Sea turtles under threat in Kerala coast
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Last Updated: Tuesday, August 18, 2009, 11:58
  
Thiruvananthapuram: Climate change coupled with construction of sea walls and infrastructure activities are threatening the habitat of sea-turtles, an endangered marine species, along the Kerala coast, say conservationists.

The number of sea-turtles along the Kerala coast was fast dwindling in the last few years due to habitat destructions, poaching, marine debris and fishing activities, according to A Biju Kumar, conservationist and faculty member of Department of Aquatic Biology, Kerala University.

With the "unscientific construction" of granite walls along seashores, turtles were being deprived of even a small slope in beaches to get to the sands for hatching, he said.

Out of the 590 KM long stretch of coastline in the state, only about 150 KM is now without any kind of sea walls, he pointed out. "The turtles need at least a small slope to get to the coast for hatching," he said.

Olive Ridley is the common sea-turtle found in the region along with hawksbill, green and leatherback turtles, he said.

The green turtles sighted in Ponnani coast in the Malabar region, have not been seen for the past years now, he said.

The dwindling number of turtles is causing concern to conservationists as it might take another 25 years for them to come back to our coastal belt once they stopped hatching here.

"Once they stop coming to the seashore for hatching, the turtles will not come to our coast for the next two decades," Kumar said.

As part of conservation measures, formation of a 'Model Coastal Eco-Development Committee' had been proposed for the Vizhinjam coast near here as a pilot project, Bijukumar said.

The committee would ensure the involvement of local community in the conservation efforts.

Wildlife and bio-diversity outside forests do not get the same level of significance as other animals coming under the Wildlife Protection Act like tigers and leopards, he said.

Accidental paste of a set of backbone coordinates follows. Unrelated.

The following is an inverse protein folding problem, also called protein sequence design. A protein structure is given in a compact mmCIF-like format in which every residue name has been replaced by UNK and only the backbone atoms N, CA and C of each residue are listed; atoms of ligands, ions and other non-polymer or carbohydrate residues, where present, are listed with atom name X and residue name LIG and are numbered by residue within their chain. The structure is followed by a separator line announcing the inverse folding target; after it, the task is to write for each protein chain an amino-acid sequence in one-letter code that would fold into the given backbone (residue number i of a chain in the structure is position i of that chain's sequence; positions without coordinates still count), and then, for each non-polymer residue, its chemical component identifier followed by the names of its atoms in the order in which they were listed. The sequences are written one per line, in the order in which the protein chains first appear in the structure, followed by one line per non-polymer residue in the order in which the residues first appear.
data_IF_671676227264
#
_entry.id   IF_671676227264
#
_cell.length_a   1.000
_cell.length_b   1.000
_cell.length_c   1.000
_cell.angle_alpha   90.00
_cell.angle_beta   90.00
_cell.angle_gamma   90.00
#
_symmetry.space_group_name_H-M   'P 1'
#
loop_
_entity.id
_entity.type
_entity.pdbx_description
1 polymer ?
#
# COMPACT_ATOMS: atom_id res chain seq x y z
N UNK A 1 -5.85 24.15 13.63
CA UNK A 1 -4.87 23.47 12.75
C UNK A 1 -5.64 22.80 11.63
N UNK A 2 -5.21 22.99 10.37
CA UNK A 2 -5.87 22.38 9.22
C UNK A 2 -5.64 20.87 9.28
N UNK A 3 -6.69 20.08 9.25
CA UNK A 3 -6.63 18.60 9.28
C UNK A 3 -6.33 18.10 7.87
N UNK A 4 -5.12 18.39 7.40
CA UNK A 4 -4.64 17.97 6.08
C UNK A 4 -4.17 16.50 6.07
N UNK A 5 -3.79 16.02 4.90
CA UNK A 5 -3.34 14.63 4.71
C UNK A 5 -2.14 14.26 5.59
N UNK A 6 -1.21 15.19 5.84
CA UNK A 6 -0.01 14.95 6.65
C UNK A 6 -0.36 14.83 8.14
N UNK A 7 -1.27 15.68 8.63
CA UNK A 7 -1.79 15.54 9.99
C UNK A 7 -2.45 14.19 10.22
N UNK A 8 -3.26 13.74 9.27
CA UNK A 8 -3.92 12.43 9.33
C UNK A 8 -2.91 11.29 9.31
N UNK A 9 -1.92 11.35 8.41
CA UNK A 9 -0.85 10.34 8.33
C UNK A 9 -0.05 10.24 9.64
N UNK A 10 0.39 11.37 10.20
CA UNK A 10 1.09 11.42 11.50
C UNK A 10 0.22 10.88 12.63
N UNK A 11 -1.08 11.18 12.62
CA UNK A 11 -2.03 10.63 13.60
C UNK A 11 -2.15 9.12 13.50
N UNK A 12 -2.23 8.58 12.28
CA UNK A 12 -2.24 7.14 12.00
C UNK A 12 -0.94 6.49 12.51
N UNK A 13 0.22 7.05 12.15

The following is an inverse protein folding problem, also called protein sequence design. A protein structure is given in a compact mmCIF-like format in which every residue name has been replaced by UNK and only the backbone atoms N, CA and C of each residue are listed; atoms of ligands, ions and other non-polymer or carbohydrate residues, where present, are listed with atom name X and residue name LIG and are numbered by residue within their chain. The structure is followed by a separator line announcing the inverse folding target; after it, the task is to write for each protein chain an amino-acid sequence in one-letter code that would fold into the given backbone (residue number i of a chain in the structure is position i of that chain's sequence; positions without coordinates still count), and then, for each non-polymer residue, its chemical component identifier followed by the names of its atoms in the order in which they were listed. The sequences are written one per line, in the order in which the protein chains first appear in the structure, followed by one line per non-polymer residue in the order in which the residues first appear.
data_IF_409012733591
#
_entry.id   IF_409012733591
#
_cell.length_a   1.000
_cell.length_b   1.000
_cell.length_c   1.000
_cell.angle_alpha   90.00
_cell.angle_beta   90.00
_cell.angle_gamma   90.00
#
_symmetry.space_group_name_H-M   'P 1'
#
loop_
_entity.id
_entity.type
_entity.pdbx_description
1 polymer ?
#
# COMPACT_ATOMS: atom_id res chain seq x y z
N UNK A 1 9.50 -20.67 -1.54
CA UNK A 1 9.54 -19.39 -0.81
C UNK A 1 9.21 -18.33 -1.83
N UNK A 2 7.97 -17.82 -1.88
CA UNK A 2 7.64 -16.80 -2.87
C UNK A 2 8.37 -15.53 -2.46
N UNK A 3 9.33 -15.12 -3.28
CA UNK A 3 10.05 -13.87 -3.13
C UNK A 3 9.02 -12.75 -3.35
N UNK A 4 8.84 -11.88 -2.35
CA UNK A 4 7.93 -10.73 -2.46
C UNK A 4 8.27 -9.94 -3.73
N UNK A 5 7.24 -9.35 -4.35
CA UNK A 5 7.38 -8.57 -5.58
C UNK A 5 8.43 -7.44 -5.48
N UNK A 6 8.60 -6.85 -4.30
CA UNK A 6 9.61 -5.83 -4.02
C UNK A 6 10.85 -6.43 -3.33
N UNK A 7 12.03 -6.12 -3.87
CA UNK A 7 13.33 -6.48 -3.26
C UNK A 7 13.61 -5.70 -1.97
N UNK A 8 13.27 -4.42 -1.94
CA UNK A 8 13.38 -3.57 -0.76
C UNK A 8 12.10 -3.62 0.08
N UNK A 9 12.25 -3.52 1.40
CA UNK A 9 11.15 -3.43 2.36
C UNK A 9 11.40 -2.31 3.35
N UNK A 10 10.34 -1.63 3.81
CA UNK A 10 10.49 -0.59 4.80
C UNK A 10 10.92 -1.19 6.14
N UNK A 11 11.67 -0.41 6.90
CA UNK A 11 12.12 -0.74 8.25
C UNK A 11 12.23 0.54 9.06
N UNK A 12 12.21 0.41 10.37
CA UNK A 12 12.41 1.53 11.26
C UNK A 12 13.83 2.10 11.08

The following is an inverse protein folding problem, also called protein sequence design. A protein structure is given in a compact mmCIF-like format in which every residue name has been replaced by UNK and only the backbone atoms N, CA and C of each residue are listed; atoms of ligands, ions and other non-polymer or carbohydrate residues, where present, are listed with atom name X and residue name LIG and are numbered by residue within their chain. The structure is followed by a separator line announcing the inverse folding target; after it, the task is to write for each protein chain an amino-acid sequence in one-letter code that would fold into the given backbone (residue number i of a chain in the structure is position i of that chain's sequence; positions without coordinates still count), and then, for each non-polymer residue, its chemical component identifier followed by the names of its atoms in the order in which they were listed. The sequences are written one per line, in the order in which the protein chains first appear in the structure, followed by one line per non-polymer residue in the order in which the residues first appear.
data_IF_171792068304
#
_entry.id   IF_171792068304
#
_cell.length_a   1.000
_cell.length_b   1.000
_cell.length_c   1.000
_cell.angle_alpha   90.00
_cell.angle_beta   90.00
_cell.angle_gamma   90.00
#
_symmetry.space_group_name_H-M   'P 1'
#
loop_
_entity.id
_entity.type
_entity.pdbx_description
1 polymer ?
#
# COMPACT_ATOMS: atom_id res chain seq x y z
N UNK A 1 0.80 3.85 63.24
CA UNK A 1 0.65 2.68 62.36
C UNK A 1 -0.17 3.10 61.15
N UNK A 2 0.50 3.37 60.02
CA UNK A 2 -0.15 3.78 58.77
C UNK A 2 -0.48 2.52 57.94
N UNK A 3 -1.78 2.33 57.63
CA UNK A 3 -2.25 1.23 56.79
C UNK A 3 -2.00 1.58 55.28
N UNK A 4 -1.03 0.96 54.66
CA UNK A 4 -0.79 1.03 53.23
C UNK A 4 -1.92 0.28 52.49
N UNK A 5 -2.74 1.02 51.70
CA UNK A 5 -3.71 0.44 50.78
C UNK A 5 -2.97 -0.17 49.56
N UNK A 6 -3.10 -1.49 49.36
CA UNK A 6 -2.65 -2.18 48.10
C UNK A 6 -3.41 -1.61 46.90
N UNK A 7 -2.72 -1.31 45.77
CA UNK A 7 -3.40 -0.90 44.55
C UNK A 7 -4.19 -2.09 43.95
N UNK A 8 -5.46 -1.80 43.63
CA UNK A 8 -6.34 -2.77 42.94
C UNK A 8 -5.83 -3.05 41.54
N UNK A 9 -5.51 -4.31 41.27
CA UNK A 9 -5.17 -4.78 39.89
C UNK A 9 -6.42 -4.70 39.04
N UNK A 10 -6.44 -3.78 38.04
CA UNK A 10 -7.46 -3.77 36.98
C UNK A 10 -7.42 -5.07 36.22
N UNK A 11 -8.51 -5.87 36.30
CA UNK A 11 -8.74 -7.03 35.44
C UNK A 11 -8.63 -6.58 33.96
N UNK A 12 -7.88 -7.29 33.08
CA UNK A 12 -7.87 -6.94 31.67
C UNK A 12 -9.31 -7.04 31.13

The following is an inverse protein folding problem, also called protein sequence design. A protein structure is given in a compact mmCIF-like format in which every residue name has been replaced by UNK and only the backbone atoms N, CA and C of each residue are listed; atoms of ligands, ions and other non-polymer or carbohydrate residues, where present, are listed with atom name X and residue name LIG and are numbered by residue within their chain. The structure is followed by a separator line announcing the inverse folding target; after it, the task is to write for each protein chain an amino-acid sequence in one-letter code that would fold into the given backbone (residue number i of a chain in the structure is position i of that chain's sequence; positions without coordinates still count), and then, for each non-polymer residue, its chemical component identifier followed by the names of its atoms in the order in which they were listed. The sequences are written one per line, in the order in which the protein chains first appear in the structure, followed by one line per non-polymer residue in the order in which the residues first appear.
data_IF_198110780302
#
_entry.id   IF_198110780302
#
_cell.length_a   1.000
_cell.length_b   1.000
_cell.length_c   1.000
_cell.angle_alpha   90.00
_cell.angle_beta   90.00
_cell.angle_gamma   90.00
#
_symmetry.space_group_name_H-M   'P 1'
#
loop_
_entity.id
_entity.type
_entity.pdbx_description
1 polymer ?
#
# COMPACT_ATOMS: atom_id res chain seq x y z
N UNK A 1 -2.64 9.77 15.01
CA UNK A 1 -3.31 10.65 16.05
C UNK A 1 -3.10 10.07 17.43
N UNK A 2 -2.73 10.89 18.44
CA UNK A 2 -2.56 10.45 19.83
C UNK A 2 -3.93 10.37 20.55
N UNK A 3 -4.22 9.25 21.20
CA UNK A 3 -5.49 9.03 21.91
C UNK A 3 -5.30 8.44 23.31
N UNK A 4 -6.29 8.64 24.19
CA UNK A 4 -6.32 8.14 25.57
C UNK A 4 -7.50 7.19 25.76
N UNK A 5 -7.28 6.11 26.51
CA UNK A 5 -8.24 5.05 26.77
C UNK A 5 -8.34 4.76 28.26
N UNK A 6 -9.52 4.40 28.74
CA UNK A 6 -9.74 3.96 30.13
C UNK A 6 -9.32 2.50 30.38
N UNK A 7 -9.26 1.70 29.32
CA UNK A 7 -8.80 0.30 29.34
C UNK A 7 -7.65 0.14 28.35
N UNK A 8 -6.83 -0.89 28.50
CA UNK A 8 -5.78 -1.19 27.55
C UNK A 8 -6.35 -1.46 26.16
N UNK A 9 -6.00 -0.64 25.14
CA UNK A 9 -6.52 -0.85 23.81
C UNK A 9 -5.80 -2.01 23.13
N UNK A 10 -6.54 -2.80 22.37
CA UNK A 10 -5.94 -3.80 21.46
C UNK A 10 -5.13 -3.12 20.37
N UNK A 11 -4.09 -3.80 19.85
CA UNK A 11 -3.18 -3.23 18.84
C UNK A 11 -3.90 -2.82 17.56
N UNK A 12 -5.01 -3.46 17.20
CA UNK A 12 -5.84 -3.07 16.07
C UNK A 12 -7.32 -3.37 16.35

"Also, when we look at the extent, oceans and marine ecosystem forms the world's largest ecosystem covering about 70 percent or more of the earth's surface," he pointed out.

A multi-pronged approach was necessary for the protection and conservation of our marine and coastal ecosystem and its biodiversity, he added.

As a first step in conserving sea turtles, their existing breeding places had to be protected and strict monitoring was required to avoid any 'human activity' in their territory.

Besides, involvement of local community in protection and conservation was essential to tackle the problem of poaching and hunting of the turtles, he said.

Though the sale of sea turtles was banned, its meat trade was still on in many places of the state particularly in southern Kerala, he said.

Jayakumar, an activist of 'Thanal', an NGO working in the environmental field, said the increase in the number of outboard engine fishing boats had also driven away sea turtles from the Kerala coast.

Mortality rate of sea turtles due to accidents involving outboard engine boats was also high, Jayakumar, who conducted a study on sea turtles for the Centre for Development Studies, said.

The conservation of sea turtles also comes under the purview of the Forest Department. But, the department did not have the required Marine Division and mechanism to enforce measures to protect and conserve sea turtles, he said.

Bureau Report


First Published: Tuesday, August 18, 2009, 11:58


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